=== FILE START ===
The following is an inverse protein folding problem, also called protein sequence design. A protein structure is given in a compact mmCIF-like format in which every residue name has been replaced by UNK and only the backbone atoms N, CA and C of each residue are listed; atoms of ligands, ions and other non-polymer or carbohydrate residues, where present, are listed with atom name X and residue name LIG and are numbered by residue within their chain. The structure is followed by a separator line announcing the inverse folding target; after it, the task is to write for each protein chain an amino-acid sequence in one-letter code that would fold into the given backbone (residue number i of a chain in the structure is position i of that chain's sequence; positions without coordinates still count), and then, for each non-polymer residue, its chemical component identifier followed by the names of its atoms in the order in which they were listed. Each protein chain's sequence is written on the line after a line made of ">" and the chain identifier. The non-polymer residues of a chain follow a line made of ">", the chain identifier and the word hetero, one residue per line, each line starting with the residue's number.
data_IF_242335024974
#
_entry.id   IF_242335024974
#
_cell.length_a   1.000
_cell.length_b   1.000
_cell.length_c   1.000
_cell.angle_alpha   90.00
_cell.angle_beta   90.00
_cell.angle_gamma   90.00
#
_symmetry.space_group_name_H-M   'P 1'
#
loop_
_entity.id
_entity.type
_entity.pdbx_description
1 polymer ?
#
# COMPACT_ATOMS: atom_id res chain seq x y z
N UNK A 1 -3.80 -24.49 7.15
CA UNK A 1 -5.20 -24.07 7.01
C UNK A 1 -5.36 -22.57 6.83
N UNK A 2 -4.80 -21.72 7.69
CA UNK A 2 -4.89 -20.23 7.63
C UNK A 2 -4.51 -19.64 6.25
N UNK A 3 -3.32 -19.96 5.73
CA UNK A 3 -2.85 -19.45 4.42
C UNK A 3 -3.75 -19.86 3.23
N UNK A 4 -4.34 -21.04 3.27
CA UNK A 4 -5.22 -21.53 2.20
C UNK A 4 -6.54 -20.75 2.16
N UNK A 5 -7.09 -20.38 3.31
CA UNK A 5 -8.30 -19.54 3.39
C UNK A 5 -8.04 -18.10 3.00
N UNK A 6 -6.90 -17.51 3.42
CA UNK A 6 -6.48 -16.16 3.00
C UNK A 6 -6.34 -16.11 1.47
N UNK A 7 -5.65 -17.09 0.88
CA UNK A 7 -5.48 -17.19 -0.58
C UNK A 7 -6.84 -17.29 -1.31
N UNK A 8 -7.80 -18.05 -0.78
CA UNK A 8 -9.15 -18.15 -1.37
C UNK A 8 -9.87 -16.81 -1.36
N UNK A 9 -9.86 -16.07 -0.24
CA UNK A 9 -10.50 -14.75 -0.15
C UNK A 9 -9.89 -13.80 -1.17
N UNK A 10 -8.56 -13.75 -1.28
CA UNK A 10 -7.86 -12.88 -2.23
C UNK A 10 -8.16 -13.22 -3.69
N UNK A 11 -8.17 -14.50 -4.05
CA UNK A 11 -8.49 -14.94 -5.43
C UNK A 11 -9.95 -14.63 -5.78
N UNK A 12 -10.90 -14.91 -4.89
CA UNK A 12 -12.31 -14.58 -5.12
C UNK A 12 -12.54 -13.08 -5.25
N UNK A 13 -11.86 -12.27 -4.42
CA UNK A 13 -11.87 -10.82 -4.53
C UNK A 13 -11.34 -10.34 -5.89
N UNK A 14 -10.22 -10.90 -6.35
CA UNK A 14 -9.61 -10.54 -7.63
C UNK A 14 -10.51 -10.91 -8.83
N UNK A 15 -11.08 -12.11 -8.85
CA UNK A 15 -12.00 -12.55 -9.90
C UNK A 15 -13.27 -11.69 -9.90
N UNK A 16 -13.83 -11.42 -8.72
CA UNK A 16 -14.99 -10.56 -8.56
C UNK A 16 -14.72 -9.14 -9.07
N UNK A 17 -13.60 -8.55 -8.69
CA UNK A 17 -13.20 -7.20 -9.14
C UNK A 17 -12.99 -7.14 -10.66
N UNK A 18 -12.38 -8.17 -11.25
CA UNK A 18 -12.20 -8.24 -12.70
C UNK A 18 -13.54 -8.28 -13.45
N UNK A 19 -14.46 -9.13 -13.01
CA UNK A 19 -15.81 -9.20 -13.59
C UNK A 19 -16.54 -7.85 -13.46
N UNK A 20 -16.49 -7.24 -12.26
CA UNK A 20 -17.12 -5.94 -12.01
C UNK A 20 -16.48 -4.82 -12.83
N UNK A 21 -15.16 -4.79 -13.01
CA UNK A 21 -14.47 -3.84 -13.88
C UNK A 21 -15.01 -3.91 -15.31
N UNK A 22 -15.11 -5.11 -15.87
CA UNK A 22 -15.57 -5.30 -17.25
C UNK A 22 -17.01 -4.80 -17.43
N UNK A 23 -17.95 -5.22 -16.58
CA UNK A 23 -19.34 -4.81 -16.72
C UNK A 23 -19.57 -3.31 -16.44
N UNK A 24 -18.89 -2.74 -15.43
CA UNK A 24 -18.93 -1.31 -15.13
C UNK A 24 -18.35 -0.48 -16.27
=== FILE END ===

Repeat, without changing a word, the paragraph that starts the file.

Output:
The following is an inverse protein folding problem, also called protein sequence design. A protein structure is given in a compact mmCIF-like format in which every residue name has been replaced by UNK and only the backbone atoms N, CA and C of each residue are listed; atoms of ligands, ions and other non-polymer or carbohydrate residues, where present, are listed with atom name X and residue name LIG and are numbered by residue within their chain. The structure is followed by a separator line announcing the inverse folding target; after it, the task is to write for each protein chain an amino-acid sequence in one-letter code that would fold into the given backbone (residue number i of a chain in the structure is position i of that chain's sequence; positions without coordinates still count), and then, for each non-polymer residue, its chemical component identifier followed by the names of its atoms in the order in which they were listed. Each protein chain's sequence is written on the line after a line made of ">" and the chain identifier. The non-polymer residues of a chain follow a line made of ">", the chain identifier and the word hetero, one residue per line, each line starting with the residue's number.